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We have a small webdesign firm, and count with one designer. We can currently not afford too much expansion in the design area, so that means that the designer creates the main design of a website (which often means: the homepage), and the programmers then work with this to make it into a website. In general, this works for us. However, I have noticed a big difference between the abilities of different programmers to apply 'nice design touches' to a website. Given that we only have the homepage design, we often need to structure internal sections ourselves. Nothing major, no design program needed, but CSS skills come into play. So let's say we need to show a list of different sections in the website. I will have the content and assign this to two programmers. One will come up with this:

enter image description here

And another will do very much his best - and has the same CSS knowledge - but can only come up with something like this:

enter image description here

NOTE: sample image taken from MailChimp website.

The second programmer is aware that his 'design' lacks style and that it needs improvement, but he is just not able to create something nice without having it all drawn up by somebody else. He wants to work on this, but I do not know what a good approach would be. Any tips? Anybody with similar experiences?

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closed as off topic by Oded, Yannis Rizos, Mark Trapp Dec 3 '11 at 23:19

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Start with books like "the non-designers design book". –  Oded Dec 3 '11 at 22:12
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Ask yourself how to get "designers to apply good programming principles". I think you would agree with me, that question makes no sense :-) –  drozzy Dec 3 '11 at 23:03
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Actually the second one looks better. In what world you may ask? In a world where links should be links and the description text should be readable by anyone, a world where accessibility actually matters. –  Yannis Rizos Dec 3 '11 at 23:20

3 Answers 3

However, I have noticed a big difference between the abilities of different programmers to apply 'nice design touches' to a website.

And you will notice big differences between the abilities of different programmers to play guitar. nice design touches are outside the job description for a developer. You should hire developers with design experience (or more designers) and not try to squeeze skills out of people.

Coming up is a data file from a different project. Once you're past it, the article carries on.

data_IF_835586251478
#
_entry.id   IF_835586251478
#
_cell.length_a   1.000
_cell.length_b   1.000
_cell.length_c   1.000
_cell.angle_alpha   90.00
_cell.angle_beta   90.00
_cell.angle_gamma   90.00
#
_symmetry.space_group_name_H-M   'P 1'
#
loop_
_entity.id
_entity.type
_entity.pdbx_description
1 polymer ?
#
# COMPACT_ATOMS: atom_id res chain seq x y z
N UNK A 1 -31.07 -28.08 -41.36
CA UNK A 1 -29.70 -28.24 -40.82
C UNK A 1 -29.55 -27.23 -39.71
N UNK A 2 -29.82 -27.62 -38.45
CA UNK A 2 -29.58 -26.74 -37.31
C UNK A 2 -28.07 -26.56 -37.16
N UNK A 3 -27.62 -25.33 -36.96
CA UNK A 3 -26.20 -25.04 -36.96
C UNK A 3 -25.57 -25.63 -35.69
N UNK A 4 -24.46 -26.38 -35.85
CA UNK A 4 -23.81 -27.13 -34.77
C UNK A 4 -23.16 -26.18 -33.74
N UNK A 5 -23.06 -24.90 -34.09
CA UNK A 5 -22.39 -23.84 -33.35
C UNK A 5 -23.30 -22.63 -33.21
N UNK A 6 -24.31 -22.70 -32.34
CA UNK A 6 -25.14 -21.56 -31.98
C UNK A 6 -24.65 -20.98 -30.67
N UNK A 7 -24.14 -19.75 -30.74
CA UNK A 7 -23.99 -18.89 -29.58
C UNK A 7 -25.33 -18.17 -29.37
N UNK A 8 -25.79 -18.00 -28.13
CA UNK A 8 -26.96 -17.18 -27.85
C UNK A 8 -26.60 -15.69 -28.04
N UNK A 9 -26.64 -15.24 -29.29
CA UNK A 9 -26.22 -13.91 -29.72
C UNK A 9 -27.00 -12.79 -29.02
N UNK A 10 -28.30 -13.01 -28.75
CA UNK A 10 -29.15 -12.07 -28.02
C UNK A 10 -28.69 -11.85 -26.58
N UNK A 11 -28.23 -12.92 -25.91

And of course you could invest in formal design training for your developers. We always like learning new things. But it should be formal training, on the company's time and dime.

Half measures will lead to failure, sooner than later.

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It's very rare to find a programmer who can design to a good standard. Design can be very hard for some programmers while programming can be very hard for some designers. If it was easy for programmers you wouldn't need designers.

Let the programmer create the initial layouts from the home page then let the designer review each (and perhaps tweak) before it goes live. Also, why doesn't the designer create a design brief on how elements should look that the programmers can follow? You would still need the designer to review it all though.

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This is what stuck out to me:

and has the same CSS knowledge

Having the same knowledge of CSS doesn't mean they have the same skill or experience to manipulate it, or fully understand how different styles can interact.

In addition, it's difficult to say anyone has the same knowledge in something like CSS, where every attribute and possible values are pure memorization.

For example, I'd been using CSS on and off for years, and near-continuously at work for perhaps 7 months, before I found out what absolute positioning does when inside a relative-positioned DIV. And that's just one simple thing that I'd overlooked for so long.

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